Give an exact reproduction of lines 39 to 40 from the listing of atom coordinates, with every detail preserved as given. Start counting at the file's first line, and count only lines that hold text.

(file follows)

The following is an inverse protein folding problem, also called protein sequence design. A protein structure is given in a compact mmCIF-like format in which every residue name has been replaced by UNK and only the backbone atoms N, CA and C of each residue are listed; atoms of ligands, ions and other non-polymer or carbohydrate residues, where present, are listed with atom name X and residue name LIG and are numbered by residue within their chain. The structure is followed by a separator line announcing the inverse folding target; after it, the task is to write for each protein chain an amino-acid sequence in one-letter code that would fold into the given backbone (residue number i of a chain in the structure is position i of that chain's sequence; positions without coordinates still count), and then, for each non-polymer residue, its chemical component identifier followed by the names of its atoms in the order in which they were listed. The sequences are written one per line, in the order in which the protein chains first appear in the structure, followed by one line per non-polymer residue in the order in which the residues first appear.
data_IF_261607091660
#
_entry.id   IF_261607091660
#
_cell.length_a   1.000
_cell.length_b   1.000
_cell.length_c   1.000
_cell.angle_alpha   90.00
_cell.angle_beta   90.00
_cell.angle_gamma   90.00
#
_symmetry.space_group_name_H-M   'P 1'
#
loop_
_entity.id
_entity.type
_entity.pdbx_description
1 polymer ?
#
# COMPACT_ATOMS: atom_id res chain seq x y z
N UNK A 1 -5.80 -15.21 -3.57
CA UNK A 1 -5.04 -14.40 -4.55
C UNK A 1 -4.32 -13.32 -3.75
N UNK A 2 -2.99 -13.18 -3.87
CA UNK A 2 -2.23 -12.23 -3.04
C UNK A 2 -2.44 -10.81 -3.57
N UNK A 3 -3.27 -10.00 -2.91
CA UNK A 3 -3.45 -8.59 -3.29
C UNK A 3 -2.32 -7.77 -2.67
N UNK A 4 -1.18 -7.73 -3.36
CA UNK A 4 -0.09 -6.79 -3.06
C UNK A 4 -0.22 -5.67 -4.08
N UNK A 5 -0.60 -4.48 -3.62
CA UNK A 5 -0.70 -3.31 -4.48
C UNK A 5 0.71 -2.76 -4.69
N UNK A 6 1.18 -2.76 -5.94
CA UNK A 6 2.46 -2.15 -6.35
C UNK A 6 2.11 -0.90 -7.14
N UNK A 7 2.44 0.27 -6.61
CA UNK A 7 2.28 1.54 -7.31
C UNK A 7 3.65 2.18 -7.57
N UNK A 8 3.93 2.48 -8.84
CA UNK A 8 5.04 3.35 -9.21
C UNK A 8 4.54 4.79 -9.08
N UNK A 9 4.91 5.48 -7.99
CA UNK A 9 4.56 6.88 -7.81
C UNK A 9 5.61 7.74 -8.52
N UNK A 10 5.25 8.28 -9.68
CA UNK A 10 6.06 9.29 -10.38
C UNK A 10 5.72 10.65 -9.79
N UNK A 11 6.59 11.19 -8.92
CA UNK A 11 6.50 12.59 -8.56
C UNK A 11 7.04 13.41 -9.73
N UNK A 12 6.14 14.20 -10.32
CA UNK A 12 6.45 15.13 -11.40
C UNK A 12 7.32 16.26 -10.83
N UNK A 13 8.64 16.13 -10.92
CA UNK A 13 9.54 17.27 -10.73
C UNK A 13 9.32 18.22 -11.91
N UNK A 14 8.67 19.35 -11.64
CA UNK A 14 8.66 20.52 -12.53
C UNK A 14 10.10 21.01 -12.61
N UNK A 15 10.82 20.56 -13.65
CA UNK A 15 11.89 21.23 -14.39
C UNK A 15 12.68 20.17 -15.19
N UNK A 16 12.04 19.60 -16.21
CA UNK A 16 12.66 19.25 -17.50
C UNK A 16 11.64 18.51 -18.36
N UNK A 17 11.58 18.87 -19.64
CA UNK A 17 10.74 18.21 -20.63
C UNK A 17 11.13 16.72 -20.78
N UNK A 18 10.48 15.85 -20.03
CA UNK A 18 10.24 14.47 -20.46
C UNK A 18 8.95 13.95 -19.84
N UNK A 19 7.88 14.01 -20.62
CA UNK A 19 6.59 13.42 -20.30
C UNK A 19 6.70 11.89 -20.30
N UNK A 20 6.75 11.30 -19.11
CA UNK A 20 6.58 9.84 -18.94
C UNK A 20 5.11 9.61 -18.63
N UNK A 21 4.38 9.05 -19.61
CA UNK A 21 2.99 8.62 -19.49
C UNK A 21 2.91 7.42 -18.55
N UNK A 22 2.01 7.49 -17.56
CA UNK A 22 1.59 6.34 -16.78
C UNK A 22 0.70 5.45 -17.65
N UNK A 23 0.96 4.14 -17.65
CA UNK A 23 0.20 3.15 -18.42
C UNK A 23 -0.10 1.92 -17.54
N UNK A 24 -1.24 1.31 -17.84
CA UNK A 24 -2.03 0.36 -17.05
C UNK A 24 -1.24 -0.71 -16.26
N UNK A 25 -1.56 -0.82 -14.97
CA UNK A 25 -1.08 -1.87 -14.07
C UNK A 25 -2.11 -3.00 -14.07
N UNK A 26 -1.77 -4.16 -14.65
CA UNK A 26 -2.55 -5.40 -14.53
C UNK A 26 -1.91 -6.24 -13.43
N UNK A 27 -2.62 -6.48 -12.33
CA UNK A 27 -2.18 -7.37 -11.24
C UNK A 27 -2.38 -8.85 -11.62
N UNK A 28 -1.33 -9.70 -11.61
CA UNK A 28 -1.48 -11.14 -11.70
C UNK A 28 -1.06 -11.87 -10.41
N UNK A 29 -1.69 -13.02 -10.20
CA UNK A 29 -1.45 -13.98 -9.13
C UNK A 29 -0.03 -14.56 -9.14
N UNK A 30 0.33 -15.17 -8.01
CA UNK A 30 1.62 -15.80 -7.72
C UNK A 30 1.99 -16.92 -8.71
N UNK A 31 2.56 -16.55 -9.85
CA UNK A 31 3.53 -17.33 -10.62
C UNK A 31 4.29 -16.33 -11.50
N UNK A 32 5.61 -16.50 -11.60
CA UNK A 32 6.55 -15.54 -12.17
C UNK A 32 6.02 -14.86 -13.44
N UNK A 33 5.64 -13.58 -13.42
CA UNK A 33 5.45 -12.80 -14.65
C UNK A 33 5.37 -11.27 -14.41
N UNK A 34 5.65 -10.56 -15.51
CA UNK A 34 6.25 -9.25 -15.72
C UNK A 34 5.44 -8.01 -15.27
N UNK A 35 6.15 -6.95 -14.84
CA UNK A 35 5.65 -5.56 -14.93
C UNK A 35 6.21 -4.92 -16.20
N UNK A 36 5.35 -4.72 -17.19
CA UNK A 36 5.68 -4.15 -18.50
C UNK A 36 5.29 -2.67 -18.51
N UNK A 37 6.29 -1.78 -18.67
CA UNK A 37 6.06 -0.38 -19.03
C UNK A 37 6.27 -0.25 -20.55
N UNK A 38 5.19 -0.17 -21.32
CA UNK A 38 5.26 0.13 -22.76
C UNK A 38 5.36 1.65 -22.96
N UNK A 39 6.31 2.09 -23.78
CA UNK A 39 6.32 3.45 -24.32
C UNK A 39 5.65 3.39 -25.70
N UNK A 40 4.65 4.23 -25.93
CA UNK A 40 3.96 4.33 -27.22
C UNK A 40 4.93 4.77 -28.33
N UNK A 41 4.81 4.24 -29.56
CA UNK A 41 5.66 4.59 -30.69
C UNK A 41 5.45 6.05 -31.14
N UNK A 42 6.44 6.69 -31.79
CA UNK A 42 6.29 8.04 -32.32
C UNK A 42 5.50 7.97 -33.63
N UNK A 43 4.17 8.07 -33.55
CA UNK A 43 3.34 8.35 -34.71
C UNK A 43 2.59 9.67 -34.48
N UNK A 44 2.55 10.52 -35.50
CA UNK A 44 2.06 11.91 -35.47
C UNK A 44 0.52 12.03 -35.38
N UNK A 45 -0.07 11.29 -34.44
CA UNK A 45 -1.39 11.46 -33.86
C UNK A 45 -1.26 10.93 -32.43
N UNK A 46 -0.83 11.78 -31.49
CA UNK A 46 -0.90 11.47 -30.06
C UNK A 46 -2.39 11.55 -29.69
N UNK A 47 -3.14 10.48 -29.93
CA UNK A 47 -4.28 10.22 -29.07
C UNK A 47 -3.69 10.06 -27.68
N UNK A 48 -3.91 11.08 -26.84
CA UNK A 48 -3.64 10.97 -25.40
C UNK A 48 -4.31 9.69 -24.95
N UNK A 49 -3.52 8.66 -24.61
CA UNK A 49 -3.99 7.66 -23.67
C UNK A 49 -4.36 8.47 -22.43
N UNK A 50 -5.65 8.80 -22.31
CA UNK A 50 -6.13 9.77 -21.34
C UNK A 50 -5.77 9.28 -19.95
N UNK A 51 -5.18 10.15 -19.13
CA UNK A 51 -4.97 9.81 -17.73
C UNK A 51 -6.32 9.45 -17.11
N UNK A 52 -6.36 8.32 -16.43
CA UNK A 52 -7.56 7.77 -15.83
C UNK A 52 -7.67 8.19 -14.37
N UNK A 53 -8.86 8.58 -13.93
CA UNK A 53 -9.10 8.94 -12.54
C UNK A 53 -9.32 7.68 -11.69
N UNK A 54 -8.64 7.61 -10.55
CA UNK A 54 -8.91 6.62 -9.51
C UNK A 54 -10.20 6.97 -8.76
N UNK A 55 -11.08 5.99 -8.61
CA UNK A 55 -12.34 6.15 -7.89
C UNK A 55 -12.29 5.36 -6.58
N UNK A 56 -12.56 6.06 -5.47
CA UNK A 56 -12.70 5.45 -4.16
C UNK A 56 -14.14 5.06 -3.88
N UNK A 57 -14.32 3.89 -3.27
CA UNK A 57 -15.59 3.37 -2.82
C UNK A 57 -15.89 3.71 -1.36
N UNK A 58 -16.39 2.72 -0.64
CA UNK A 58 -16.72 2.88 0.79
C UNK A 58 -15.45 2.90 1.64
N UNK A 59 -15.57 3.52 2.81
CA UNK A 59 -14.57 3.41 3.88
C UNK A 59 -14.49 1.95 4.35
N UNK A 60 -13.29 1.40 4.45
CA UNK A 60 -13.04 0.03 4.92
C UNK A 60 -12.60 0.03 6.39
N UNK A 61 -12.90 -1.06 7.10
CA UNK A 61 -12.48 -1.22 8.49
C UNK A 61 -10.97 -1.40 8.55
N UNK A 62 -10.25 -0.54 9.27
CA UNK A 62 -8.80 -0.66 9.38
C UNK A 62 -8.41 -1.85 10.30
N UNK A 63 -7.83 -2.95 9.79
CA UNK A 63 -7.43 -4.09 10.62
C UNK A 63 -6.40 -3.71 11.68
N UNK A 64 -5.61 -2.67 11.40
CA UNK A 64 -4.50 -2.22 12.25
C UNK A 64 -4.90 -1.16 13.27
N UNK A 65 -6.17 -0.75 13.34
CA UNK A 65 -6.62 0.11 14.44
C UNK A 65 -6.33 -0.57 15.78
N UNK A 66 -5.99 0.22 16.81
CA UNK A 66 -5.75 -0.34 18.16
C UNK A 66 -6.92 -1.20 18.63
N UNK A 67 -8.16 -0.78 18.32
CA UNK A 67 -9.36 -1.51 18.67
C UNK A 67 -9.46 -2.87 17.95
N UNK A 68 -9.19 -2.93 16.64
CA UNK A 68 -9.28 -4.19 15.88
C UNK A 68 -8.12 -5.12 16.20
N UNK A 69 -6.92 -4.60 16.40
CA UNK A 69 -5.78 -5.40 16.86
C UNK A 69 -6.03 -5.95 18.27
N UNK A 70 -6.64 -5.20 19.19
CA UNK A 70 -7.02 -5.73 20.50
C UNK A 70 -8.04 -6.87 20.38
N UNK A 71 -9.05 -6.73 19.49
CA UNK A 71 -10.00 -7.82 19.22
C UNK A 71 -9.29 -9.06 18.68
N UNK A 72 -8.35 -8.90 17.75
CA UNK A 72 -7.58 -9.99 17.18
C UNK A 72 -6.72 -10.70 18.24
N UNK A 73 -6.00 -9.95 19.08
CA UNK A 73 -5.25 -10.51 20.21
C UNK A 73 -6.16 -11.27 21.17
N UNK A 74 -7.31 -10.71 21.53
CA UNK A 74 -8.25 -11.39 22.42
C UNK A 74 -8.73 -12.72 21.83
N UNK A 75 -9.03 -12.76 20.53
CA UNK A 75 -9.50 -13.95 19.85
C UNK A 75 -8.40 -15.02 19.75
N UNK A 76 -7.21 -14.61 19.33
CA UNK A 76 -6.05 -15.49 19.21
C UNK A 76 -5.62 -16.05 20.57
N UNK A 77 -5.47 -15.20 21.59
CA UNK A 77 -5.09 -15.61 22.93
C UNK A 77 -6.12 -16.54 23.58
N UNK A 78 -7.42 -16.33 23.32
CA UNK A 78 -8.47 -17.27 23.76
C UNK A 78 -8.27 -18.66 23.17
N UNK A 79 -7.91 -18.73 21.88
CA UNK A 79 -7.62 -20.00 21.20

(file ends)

C UNK A 6 2.11 -0.90 -7.14
N UNK A 7 2.44 0.27 -6.61